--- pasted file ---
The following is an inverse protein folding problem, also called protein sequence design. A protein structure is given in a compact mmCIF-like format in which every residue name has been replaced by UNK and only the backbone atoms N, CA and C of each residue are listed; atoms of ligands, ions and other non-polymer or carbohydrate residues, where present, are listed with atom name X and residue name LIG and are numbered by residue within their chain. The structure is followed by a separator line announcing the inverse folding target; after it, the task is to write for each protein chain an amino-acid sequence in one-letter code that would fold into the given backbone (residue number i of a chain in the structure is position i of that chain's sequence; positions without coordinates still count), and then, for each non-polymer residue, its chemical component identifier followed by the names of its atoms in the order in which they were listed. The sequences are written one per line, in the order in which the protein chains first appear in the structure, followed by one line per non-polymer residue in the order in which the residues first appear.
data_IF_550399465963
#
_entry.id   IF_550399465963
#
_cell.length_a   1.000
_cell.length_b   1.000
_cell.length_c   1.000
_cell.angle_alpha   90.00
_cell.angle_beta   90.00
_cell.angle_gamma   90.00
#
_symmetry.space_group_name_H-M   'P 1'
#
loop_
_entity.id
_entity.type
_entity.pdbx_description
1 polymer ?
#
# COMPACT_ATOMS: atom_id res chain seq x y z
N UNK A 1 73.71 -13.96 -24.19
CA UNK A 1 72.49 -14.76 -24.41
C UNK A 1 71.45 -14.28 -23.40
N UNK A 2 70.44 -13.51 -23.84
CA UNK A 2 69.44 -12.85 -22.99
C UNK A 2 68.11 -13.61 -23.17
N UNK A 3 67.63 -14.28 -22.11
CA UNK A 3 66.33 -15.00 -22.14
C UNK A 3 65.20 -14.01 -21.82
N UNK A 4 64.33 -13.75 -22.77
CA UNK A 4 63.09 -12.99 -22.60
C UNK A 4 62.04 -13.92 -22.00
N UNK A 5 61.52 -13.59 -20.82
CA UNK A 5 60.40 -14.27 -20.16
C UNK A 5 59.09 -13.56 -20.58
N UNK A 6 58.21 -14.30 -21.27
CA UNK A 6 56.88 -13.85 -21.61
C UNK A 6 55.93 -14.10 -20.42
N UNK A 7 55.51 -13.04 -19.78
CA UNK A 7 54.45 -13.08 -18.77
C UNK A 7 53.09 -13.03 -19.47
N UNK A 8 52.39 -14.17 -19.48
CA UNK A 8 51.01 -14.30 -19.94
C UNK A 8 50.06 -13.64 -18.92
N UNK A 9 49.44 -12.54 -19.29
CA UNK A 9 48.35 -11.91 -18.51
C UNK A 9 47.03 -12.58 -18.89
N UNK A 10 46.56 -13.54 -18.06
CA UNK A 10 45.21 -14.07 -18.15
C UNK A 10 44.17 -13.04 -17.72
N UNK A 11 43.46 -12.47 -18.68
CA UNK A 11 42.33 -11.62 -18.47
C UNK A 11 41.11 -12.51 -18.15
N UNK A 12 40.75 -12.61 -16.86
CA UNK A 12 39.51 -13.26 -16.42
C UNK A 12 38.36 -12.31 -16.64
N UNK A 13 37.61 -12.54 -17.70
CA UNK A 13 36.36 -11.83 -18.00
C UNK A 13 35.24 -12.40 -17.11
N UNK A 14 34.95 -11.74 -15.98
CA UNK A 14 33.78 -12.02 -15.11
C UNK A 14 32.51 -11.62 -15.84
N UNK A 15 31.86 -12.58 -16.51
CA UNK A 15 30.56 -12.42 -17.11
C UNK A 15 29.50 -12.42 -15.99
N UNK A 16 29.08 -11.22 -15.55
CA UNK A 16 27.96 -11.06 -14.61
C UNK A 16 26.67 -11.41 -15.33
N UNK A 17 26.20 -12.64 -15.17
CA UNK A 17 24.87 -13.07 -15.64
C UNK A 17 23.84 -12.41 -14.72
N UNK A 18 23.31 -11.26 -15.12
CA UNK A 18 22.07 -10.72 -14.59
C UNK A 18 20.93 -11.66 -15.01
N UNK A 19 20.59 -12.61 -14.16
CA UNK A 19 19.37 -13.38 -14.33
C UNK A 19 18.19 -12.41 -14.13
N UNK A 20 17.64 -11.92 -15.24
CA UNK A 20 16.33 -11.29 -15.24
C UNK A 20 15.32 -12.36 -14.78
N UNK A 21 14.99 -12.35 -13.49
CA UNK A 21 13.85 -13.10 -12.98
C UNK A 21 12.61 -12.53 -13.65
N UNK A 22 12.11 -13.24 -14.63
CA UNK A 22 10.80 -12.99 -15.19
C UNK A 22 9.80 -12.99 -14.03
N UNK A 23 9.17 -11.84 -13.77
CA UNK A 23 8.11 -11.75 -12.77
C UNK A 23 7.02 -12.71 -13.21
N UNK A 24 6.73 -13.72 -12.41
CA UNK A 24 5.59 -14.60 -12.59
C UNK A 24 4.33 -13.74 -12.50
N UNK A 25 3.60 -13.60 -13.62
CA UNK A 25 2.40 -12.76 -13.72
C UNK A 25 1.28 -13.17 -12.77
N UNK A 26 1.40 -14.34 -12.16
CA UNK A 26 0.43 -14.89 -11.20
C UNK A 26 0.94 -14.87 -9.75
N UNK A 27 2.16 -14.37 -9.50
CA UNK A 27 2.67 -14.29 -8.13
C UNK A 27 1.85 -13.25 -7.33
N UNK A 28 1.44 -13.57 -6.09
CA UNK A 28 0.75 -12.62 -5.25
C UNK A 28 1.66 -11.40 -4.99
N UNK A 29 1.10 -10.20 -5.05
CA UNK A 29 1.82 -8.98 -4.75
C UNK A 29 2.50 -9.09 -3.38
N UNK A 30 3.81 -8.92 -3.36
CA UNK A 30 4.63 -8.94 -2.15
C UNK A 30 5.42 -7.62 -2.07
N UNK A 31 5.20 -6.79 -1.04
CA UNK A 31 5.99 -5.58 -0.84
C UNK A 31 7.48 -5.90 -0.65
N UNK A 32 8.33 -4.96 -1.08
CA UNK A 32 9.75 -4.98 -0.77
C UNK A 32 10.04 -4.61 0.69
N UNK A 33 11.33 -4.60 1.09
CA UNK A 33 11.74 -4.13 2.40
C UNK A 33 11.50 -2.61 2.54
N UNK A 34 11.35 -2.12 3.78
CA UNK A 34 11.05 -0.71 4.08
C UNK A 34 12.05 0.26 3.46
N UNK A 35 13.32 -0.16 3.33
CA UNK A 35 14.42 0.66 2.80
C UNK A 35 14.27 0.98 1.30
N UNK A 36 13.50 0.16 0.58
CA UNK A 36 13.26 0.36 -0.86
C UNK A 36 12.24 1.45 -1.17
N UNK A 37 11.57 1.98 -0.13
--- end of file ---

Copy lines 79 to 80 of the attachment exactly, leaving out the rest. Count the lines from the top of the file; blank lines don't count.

N UNK A 20 17.64 -11.92 -15.24
CA UNK A 20 16.33 -11.29 -15.24